About Dr. Max Liboiron, Interim Associate Vice-President (Indigenous Research)
Dr. Max Liboiron is Interim Associate Vice-President (Indigenous Research).
The Interim Associate Vice-President (Indigenous Research) works closely with the Vice-President (Research) and other academic leaders on the ongoing implementation of the Research Strategy Framework, the Strategic Research Intensity Plan and other strategic priorities.
Learn more about Indigenous Research at Memorial.
Dr. Liboiron is an assistant professor in the Department of Geography, cross-appointed to the Department of Sociology, Faculty of Humanities and Social Sciences and the Marine Institute.
Prior to her appointment as Interim Associate Vice-President (Indigenous Research), she was Associate Vice-President (Indigenous Research) Pro Tempore and Chair of Teaching and Learning for the Faculty of Humanities and Social Sciences.
Dr. Liboiron’s interdisciplinary training began during her undergraduate degree in Fine Arts at Mount Allison University, extending through a master’s degree in Fine Arts and Cultural Studies at State University of New York at Stony Brook and a PhD in Media, Culture, and Communication at New York University, where she specialized in science and technology studies (STS).
She has held postdoctoral positions at the Social Science Environmental Health Research Institute, Northeastern University, and with the Intel Science and Technology Center in Social Computing (ISTC-S) based out of the Intel Corporation in Irvine, California.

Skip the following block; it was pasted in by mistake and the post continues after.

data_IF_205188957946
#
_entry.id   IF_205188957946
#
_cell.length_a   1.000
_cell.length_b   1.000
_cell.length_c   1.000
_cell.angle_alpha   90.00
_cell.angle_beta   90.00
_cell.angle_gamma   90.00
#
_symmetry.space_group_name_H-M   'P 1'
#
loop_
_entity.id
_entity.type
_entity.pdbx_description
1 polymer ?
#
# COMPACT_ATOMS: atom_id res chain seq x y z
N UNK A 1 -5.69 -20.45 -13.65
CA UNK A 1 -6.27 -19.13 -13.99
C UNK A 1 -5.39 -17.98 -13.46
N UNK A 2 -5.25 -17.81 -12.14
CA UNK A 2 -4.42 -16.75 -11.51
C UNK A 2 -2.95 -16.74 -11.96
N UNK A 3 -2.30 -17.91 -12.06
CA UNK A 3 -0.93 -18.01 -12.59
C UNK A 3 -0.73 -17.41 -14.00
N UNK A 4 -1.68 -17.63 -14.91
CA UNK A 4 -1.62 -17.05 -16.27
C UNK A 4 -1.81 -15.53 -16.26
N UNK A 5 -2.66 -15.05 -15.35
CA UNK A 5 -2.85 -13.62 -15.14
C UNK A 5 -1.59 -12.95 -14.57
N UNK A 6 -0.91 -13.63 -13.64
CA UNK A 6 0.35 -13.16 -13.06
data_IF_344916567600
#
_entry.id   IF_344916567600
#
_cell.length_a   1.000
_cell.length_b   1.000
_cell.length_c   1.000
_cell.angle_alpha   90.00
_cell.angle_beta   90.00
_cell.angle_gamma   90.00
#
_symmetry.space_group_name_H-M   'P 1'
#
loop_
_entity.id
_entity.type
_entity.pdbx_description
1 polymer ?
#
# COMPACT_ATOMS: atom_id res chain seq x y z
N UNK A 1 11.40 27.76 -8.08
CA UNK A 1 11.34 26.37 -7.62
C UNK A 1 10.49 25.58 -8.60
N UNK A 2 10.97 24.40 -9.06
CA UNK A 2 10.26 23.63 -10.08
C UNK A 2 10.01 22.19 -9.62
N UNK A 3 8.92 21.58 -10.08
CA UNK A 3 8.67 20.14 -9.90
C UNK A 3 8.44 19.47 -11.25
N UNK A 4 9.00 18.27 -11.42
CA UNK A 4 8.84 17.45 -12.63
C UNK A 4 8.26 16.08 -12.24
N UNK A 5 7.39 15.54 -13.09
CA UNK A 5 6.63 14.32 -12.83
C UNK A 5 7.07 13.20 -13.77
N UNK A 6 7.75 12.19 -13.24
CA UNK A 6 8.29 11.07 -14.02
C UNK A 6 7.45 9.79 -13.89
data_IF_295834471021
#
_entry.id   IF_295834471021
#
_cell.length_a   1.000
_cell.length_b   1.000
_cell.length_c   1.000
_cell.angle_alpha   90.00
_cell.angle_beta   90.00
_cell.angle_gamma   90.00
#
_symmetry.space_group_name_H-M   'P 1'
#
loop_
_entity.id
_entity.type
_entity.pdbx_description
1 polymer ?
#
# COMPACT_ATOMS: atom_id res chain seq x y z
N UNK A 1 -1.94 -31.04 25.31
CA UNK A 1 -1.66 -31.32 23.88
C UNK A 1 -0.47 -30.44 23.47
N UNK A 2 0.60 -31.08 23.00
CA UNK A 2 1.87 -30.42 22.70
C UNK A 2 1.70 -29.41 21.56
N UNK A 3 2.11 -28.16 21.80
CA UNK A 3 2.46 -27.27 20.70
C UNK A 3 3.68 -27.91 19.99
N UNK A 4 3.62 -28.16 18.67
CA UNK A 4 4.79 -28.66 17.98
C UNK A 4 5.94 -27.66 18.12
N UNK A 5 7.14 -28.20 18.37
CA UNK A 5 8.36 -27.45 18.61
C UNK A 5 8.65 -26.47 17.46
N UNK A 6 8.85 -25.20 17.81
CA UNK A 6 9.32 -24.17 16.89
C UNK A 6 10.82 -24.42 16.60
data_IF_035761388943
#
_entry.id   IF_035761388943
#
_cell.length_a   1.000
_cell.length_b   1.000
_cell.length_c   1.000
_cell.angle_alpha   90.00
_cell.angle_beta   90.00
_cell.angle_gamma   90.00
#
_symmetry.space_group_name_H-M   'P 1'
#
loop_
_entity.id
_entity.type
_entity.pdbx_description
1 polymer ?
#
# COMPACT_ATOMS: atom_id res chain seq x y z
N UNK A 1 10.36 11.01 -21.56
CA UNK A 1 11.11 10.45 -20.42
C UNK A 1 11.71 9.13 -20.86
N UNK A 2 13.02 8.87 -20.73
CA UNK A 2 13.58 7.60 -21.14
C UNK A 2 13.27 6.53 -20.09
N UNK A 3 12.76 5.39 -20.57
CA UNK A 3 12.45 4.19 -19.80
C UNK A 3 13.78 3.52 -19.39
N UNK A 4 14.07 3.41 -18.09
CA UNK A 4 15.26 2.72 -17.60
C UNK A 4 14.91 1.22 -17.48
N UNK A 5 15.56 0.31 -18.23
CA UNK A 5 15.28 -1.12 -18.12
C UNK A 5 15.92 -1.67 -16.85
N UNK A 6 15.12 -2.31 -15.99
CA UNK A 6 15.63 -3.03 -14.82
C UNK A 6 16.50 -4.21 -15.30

Dr. Liboiron’s laboratory, Civic Laboratory for Environmental Action Research (CLEAR), is at the forefront of developing anti-colonial methodologies and instruments in the natural sciences. CLEAR foregrounds Métis legal orders (law that is embedded in social, political, economic and spiritual institutions) to create place-based and deeply ethical scientific protocols in marine plastic pollution research.
She holds grants from Social Science and Humanities Research Council (SSHRC), the Marine Environmental Observation Prediction and Response Network (MEOPAR), Irving Shipbuilding, the Northern Contaminants Program (NCP), Indigenous and Northern Affairs Canada and Indigenous Community-Based Climate Monitoring (ICBCM), National Geographic, and Memorial University to support this work, conducted in partnership with both settler groups and Indigenous nations, including the Nunatsiavut Government and the NunatuKavut Community Council.
Dr. Liboiron has played leading roles in the establishment of the field of Discard Studies (the social study of waste and wasting), the Global Open Science Hardware (GOSH) movement, and is a figure in feminist science studies and justice-oriented citizen science.